As refiners and chemicals producers look for ways to decarbonise their operations, the move to more sustainable forms of hydrogen production is increasingly seen as low-hanging fruit. In Europe certainly, where electricity prices remain under pressure, and as hydrogen technology improves, various forms of electrolysis are becoming more competitive as a business proposition, quite apart from their beneficial environmental potential.
Last year Royal Dutch Shell announced plans to install a large-scale, 10-MW electrolyser at its Wesseling refinery site within the Rheinland Refinery Complex – at the time heralded as the largest of its kind in Germany and the largest PEM electrolyser in the world. In addition to supplying the refinery, the scale of the plant would also open up new commercial supply options within Europe.
Hot on its heels, the latest proposed project comes courtesy of products producer AkzoNobel Specialty Chemicals and the New Energy unit of Dutch gas transport group Gasunie. The two have mooted a partnership to build a 20-MW hydrogen electrolysis plant at Delfzijl in the Netherlands, which would use clean electricity to generate the renewable fuel.
A 20-MW plant would be sufficient to generate around 3,000 tpy of hydrogen. AkzoNobel told InnovOil that output would be used by its specialty chemicals division or could be sold to third parties, such other chemical companies or public transport companies using hydrogen buses. Both companies will look for potential buyers in the coming months, it added.
If built, the partners said the 20-MW site would be Europe’s largest electrolysis facility, and would dwarf the Netherlands’ current largest project – the planned 1-MW HyStock electrolysis pilot at Groningen, also developed by Gasunie and its subsidiary EnergyStock. The latter site was chosen in part because of nearby salt caverns which also offer a potential storage option; it will be powered by solar electricity.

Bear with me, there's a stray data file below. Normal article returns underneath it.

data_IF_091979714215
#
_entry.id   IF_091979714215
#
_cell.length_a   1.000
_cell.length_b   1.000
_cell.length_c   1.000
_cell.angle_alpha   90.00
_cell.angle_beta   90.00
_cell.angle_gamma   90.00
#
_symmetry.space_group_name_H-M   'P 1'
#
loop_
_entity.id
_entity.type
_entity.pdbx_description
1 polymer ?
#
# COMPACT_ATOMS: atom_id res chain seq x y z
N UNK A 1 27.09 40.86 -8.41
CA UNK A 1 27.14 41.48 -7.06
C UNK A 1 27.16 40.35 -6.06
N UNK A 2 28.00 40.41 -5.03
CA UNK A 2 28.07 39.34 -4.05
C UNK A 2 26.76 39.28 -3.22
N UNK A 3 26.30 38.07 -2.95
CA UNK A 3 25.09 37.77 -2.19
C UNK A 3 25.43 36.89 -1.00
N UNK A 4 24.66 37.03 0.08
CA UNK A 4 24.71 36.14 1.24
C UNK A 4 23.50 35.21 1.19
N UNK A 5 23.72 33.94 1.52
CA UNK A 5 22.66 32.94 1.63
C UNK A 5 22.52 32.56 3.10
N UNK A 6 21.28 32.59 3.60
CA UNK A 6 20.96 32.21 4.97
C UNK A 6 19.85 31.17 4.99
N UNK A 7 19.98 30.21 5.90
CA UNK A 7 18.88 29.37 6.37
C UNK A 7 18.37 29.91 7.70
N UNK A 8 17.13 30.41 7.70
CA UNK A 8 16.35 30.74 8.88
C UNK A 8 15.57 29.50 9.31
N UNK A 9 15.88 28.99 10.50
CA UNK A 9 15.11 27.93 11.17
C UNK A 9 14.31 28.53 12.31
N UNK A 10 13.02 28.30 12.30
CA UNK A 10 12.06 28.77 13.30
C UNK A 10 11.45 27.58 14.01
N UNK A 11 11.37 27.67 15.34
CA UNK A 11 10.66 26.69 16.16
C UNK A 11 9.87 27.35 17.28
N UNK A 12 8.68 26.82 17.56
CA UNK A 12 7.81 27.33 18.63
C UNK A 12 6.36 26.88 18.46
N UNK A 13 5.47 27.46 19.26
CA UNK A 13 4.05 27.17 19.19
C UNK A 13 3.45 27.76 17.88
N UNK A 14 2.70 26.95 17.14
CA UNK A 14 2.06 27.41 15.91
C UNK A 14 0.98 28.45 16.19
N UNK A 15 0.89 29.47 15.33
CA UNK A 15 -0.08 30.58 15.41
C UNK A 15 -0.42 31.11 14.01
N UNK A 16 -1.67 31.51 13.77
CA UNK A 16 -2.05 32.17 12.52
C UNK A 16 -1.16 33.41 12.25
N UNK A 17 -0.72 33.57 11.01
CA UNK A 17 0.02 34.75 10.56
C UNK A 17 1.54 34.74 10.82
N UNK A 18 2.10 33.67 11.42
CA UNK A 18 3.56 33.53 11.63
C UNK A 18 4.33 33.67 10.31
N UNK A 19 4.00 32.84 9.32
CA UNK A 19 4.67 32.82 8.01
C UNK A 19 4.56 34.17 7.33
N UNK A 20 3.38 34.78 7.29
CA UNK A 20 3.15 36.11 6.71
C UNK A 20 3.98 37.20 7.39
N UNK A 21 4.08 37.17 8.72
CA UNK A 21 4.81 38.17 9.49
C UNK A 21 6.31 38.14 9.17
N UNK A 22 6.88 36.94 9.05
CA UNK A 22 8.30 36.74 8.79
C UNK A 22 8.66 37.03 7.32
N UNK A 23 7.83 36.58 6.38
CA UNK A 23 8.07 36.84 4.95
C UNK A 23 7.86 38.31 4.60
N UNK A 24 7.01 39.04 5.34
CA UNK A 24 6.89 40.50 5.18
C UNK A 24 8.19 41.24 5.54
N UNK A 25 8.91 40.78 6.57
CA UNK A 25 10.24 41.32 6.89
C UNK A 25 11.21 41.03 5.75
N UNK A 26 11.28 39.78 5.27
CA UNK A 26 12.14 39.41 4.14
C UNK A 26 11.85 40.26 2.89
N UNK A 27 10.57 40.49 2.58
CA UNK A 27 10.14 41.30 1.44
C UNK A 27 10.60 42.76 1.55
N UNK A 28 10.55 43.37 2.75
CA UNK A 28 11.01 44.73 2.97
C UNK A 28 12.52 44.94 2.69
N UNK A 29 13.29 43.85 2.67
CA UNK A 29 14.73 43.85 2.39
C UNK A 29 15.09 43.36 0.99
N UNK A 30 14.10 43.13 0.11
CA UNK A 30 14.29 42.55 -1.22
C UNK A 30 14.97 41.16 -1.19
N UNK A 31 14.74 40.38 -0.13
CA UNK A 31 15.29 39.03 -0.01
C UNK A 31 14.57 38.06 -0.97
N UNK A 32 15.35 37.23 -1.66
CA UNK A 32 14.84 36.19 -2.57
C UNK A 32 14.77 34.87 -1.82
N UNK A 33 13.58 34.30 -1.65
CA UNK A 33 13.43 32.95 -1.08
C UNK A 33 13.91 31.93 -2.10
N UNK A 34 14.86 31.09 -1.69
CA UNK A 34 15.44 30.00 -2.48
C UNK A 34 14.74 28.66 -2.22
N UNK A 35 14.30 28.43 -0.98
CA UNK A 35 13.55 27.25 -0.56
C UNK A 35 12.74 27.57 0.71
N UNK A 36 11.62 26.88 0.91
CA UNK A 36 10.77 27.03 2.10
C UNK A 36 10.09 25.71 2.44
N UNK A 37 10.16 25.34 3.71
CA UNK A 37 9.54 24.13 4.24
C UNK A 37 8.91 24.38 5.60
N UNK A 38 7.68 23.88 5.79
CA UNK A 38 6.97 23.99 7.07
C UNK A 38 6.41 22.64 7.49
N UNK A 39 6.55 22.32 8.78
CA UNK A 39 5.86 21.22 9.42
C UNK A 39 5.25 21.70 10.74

By no means limiting their horizons, AkzoNobel and Gasunie have said that their eventual aim would be to build larger installations to convert and store the gas, opting for plant sizes of 100 MW and above.
Although it could not provide a firm figure, total investment in the project would be somewhere in the “tens of millions”, AkzoNobel said. A final decision on the 20-MW scheme is expected in 2019.
AkzoNobel Specialty Chemicals energy director Marcel Galjee noted the effects this could have on production of the fuel and the country’s overall emissions profile: “The vast majority of the more than 800,000 tonnes of hydrogen used by Dutch industry each year is produced using natural gas. Replacing this by sustainably produced hydrogen will reduce CO2 emissions by seven million tonnes. However, the real potential is in large-scale production as the basis for green chemistry.”
Galjee is also confident that the experience of the two companies in chemicals production and in gas transport and storage should prove complimentary. “Only with far-reaching change of its industrial activities can the Netherlands achieve the international climate targets. During this transition, new value chains and revenue models can emerge across sectors through collaboration between companies,” he added.
Ulco Vermeulen, a member of Gasunie’s executive board, sees the project as a vital part of the country’s decarbonisation strategy: “We see ‘power to gas’ not only as a promising technology, but also as one that will be necessary to achieve a fully sustainable energy mix by 2050. Hydrogen also plays a crucial role in achieving the emission reduction target set by the Dutch government for 2030… To make sure we have enough hydrogen in 2030, we will need to take steps now to validate the technology at different scales.”